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Oscar-winner Jordan Peele explains why he didn't think 'Get Out' would ever get made

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First-time filmmaker Jordan Peele will now have his name etched in the history books as the first African-American to win an Oscar for best original screenplay for his film "Get Out."

In his acceptance speech Sunday night, the writer-director thanked everyone for making the film the hit that it is today and admitted that he was once unsure about whether the movie would even get made.

"I stopped writing this movie about 20 times because I thought it was impossible. I thought it wasn't going to work," Peele said. "I thought no one would ever make this movie. I kept coming back to it because I knew if someone let me make this movie, people would hear it and people would see it."

Peele explains to W Magazine that the idea for the script came during the 2008 primaries when he was watching Hillary Clinton and Barack Obama compete for the Democratic nomination.

"It had me looking at race and gender in terms of one another," he said. "The way some of my favorite movies — "The Stepford Wives, "Rosemary's Baby"— had dealt with gender was inspiring to me, and I felt like it was time that there was a movie that dealt with race in a similar way."

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Photo courtesy of Getty

He says he worked on the outline and story idea for about five years, around the same time his comedy series "Key and Peele" was airing on Comedy Central. During a meeting with Sean McKittrick at QC Entertainment in the summer of 2013 Peele mentioned the movie idea, but still with no intention of it getting picked up.

"I wasn't there to sell this movie, and I certainly wasn't thinking of directing it," he tells Deadline. "But I thought it was a great conversation starter. I said, 'Here's a movie I've never seen before, that no one is ever going to make.'"

After hearing the story idea McKittrick agreed to buy it on the spot. At the time, Peele said he hadn't even finished the script and had no idea who would direct it. But halfway through the writing process, he realized that no one could lead the film in the way it needed to be led but him.

"I can't trust this with anyone else," he tells Deadline. "I realized I knew what every moment looks and feels like, and that this movie had no wiggle room with tone or character. I went back to Sean and said, 'Look, I need to direct that.'

In late 2015 actors Daniel Kaluuya and Allison Williams signed on to star in the project.

Kaluuya, whose character Chris is at the center of the film as a black man who meets his white girlfriend's family for the first time, says that even he was surprised the film was getting made.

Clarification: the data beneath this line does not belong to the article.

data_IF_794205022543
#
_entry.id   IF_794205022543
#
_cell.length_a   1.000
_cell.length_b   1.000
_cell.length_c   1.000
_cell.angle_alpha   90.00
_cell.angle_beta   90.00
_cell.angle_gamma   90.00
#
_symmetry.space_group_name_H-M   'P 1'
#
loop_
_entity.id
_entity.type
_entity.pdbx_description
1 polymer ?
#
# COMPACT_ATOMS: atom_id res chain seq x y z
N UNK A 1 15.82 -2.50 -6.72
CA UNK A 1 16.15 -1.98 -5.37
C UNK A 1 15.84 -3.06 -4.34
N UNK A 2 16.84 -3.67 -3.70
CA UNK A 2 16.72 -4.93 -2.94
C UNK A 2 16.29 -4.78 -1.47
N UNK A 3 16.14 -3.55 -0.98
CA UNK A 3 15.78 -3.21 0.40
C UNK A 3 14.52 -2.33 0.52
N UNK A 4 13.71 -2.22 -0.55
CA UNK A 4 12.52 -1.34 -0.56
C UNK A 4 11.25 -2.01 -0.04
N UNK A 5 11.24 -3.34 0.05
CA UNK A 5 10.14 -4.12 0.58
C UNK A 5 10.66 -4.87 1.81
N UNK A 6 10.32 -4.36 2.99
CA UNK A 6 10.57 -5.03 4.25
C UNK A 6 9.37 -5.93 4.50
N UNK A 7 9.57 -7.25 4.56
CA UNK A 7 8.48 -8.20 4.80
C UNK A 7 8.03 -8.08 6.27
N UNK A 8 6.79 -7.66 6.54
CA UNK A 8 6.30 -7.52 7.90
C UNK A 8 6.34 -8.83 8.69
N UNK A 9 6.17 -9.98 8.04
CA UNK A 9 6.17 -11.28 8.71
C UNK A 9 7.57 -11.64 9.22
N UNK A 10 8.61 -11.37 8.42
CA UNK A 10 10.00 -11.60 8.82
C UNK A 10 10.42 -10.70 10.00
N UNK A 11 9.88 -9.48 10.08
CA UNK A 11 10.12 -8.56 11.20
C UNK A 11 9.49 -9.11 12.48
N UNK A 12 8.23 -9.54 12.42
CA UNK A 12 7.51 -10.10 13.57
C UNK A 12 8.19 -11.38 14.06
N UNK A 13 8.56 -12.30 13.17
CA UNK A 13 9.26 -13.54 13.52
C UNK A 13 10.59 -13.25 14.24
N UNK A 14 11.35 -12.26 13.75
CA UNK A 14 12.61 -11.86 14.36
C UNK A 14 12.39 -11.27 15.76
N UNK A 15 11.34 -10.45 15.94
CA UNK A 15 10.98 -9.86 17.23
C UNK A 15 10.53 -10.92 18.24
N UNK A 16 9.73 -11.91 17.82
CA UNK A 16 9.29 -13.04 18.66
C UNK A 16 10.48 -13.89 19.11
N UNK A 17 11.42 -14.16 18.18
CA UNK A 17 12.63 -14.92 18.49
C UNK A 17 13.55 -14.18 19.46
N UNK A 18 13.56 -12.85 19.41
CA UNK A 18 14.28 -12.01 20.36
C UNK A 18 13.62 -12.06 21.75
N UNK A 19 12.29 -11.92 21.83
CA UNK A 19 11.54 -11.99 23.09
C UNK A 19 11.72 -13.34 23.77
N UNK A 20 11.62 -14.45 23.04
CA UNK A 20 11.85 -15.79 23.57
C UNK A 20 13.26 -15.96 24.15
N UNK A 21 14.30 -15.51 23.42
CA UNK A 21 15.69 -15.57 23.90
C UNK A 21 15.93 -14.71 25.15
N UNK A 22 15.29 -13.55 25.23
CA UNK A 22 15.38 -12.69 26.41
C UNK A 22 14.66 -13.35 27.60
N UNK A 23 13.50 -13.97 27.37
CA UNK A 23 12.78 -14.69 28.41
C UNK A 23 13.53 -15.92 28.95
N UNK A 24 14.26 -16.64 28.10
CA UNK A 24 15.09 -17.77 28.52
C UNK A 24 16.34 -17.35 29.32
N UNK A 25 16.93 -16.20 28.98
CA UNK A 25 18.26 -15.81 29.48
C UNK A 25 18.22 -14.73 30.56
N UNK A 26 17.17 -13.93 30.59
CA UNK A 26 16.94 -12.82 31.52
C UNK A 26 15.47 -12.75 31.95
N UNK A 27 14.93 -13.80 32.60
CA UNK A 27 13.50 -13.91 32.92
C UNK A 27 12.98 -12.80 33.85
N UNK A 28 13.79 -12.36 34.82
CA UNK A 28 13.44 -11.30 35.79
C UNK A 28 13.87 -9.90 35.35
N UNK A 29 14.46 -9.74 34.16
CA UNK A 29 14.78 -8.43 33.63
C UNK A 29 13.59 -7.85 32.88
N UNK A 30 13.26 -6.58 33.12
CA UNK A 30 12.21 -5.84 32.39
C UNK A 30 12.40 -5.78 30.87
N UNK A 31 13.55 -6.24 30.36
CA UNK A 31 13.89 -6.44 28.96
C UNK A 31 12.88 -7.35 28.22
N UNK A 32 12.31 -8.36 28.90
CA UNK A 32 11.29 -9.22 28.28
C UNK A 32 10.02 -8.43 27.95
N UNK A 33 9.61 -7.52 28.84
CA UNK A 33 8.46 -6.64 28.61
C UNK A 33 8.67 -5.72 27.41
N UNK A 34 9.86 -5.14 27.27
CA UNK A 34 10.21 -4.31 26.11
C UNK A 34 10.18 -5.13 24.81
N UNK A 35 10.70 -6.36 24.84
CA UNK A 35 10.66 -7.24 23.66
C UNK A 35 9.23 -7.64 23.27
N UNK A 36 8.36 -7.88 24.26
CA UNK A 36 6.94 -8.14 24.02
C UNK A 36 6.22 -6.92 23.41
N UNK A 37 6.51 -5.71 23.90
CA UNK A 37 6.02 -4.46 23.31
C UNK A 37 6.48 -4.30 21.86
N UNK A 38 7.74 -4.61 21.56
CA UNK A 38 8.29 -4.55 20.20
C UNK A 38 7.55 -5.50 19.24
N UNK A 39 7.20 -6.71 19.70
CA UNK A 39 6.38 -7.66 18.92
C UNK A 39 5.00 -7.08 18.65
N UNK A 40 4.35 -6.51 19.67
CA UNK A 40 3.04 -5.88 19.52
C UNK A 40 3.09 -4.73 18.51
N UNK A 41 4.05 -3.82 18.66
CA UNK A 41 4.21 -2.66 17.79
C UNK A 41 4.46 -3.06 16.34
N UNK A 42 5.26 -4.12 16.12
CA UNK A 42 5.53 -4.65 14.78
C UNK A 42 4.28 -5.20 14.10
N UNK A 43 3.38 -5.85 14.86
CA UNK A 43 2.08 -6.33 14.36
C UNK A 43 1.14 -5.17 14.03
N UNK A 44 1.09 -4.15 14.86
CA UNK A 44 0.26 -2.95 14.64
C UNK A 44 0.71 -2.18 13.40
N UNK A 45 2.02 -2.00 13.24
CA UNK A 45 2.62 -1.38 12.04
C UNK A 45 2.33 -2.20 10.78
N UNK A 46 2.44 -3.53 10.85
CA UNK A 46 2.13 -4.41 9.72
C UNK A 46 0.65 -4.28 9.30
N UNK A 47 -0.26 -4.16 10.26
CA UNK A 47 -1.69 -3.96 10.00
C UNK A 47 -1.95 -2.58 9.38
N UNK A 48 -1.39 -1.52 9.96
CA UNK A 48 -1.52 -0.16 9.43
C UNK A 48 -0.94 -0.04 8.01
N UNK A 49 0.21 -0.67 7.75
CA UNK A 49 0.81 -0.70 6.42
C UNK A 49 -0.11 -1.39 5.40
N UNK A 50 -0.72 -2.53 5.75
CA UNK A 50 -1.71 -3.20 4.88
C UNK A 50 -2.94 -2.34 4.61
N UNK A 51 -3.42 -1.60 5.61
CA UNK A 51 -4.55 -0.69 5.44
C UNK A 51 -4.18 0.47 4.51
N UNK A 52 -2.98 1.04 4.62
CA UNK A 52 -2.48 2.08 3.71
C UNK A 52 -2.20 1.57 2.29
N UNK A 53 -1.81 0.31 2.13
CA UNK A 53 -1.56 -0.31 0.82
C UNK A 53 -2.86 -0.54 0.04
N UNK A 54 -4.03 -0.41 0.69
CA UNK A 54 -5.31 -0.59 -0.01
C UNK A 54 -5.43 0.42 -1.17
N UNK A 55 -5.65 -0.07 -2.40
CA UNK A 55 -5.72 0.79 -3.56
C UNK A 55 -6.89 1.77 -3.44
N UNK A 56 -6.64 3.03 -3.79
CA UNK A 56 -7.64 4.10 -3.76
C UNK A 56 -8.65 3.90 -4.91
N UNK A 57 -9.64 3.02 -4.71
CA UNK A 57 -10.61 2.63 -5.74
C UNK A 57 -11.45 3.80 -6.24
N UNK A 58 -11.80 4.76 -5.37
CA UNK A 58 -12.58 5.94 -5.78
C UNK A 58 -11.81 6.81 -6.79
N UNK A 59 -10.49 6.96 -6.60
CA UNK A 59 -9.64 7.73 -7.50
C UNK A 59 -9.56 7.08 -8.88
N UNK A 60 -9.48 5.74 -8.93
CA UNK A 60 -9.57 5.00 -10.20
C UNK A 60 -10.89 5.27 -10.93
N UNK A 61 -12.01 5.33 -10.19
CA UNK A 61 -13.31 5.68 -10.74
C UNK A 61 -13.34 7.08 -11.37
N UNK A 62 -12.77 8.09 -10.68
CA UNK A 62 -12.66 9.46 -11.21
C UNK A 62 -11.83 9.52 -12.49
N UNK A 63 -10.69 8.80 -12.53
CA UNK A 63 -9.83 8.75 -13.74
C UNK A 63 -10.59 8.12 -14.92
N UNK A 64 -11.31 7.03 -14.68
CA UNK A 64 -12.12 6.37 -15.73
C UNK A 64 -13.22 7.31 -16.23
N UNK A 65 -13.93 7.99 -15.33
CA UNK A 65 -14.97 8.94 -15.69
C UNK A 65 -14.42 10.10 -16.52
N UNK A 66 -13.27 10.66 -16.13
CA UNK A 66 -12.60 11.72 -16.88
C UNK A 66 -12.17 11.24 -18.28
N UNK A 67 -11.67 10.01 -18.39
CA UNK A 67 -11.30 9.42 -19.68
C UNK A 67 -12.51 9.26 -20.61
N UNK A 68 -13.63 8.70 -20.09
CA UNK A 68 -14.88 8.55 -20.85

After reading the script, he tells Vulture that he asked Peele, "Are you allowed to say this? Are we gonna get in trouble?"

In February 2016 the cast and crew started shooting the film in Los Angeles before moving to Fairhope, Alabama shortly thereafter. They completed the film in 23 days on a $4.5 million budget. The film, which was released in February 2017, made $33.4 million opening weekend and solidified Peele as a director to watch, despite the "social horror-thriller" being the first film he directed.

Worldwide, "Get Out" has grossed more than $252 million, making it the most profitable movie of 2017.

The film has set Peele down a historic path not only as the first American-American to win an Academy Award for best original screenplay, but also as the third person in history to earn Oscar nominations for a directorial debut in the categories of best picture, directing and original screenplay.

Peele, who tweeted out a reaction to his win Sunday night, says the success of "Get Out" gave him the confidence he needed to continue directing films.

"I wrote 'Get Out' not necessarily as something to get made," he tells Entertainment Weekly. "I wrote it more as something that would be fun to write and something that would help me get better as an artist. So there was no deadline that I was giving myself. Now that I know that this kind of movie works, I can give it more purpose. Like, I know that I can get it made, so let's move forward with that goal in mind, instead of it being this ongoing project that who knows if anyone will ever see it."

While he's been silent on the details of his next film, he does plan to stay within the horror genre.

"I'm writing it now, an idea I've had for a while," he says. "I'm pretty obsessed with this social thriller/horror genre."

This is an update of a post that appeared previously.

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